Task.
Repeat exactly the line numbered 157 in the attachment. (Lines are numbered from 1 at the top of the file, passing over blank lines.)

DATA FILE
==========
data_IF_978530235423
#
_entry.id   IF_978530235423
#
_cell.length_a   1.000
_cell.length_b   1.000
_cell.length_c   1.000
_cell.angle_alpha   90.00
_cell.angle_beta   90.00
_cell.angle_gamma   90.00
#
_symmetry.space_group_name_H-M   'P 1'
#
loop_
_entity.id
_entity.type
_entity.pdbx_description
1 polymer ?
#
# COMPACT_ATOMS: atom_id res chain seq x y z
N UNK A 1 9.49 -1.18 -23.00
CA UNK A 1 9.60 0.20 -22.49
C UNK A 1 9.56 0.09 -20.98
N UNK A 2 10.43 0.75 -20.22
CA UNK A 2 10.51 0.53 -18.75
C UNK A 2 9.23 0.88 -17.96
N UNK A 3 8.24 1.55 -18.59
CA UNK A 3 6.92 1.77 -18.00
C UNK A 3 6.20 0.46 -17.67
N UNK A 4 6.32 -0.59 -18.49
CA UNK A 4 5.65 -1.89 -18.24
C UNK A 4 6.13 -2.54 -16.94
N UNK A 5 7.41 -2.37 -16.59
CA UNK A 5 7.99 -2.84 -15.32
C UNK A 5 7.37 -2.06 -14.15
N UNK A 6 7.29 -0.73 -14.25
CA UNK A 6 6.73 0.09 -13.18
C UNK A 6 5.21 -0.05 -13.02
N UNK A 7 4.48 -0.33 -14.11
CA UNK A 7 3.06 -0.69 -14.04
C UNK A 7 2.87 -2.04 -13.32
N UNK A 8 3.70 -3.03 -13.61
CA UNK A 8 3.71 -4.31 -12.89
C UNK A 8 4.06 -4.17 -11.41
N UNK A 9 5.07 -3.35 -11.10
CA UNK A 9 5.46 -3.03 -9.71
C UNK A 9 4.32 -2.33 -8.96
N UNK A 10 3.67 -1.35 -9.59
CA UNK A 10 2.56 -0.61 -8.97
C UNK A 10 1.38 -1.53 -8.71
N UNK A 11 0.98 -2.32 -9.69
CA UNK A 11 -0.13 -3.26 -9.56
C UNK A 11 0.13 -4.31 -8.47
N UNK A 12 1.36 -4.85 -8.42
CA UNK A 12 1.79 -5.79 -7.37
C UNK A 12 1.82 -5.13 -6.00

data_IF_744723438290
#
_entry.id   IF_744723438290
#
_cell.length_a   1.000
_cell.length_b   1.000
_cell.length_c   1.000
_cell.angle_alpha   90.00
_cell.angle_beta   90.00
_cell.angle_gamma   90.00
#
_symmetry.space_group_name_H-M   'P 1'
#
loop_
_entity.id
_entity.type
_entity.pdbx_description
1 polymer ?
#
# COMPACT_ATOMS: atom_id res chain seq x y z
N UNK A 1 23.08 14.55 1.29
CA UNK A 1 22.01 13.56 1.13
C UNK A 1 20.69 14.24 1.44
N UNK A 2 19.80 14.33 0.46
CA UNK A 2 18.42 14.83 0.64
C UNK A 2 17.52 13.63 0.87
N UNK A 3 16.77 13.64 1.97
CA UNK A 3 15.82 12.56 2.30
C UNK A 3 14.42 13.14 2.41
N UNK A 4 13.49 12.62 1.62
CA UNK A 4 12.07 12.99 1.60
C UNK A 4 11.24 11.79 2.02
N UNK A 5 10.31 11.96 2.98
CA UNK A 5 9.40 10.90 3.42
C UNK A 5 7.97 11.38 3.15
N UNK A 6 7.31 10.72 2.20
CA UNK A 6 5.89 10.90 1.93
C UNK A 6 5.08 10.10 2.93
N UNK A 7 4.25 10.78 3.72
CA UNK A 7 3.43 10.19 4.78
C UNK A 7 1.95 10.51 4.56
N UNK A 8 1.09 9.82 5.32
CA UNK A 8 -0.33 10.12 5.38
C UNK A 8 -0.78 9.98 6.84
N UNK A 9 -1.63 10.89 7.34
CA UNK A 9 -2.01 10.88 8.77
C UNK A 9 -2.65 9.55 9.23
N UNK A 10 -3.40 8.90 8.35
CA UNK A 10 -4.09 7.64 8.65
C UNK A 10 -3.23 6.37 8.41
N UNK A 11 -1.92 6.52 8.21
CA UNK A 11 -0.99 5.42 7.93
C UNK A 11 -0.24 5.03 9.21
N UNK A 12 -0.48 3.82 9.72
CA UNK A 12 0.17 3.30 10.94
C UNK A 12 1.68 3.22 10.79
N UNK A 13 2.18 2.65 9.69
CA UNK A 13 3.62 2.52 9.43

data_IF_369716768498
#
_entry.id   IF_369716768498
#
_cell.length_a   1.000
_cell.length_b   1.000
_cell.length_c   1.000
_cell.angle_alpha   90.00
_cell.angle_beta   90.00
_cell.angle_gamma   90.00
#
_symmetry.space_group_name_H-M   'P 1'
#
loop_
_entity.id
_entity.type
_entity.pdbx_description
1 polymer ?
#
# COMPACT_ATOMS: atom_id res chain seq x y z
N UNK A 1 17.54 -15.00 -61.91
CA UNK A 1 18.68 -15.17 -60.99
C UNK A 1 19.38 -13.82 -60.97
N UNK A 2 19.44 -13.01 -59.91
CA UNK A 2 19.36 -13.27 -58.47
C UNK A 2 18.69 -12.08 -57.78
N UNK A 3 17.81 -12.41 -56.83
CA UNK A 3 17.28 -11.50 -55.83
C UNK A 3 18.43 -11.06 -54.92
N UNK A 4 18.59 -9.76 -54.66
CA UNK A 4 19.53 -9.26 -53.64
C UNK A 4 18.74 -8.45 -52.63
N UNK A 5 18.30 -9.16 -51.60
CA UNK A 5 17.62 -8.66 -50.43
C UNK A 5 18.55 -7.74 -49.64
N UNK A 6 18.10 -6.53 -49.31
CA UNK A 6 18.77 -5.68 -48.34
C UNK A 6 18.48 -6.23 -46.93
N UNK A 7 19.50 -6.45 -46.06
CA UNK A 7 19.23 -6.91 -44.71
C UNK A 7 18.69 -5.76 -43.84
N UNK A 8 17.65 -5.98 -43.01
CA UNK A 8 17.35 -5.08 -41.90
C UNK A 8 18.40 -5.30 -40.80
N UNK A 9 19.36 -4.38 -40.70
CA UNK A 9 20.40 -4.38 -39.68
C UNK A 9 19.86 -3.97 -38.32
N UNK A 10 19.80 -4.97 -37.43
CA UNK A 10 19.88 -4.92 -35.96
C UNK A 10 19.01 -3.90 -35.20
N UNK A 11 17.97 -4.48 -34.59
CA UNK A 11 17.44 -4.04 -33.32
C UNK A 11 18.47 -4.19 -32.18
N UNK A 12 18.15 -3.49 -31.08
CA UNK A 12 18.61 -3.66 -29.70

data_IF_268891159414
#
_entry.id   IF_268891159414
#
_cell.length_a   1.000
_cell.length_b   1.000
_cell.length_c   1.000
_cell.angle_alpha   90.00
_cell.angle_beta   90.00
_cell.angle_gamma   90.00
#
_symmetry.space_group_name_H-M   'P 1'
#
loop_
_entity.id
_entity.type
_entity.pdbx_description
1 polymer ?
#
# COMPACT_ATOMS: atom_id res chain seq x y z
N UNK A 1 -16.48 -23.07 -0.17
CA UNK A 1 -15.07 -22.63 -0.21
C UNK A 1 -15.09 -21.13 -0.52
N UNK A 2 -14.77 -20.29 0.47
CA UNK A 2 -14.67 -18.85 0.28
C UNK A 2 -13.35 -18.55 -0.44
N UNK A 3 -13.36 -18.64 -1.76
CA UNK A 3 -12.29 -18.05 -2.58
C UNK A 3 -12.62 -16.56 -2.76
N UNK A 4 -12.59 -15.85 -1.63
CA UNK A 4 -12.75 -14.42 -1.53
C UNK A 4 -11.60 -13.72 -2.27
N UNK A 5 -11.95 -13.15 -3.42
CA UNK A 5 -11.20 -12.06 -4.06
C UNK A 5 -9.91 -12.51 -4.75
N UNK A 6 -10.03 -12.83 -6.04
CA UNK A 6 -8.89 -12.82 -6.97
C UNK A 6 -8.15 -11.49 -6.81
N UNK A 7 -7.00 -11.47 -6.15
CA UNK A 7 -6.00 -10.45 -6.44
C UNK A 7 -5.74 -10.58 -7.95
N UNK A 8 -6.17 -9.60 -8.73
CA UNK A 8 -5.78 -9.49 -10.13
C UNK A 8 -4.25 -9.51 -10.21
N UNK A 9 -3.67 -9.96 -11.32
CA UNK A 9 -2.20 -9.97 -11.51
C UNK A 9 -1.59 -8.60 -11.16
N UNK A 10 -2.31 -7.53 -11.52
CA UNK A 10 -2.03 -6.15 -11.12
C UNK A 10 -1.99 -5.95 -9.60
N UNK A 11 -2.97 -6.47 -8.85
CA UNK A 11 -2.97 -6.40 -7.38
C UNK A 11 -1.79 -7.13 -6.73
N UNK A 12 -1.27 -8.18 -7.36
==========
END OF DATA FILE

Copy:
CA UNK A 8 17.35 -5.08 -41.90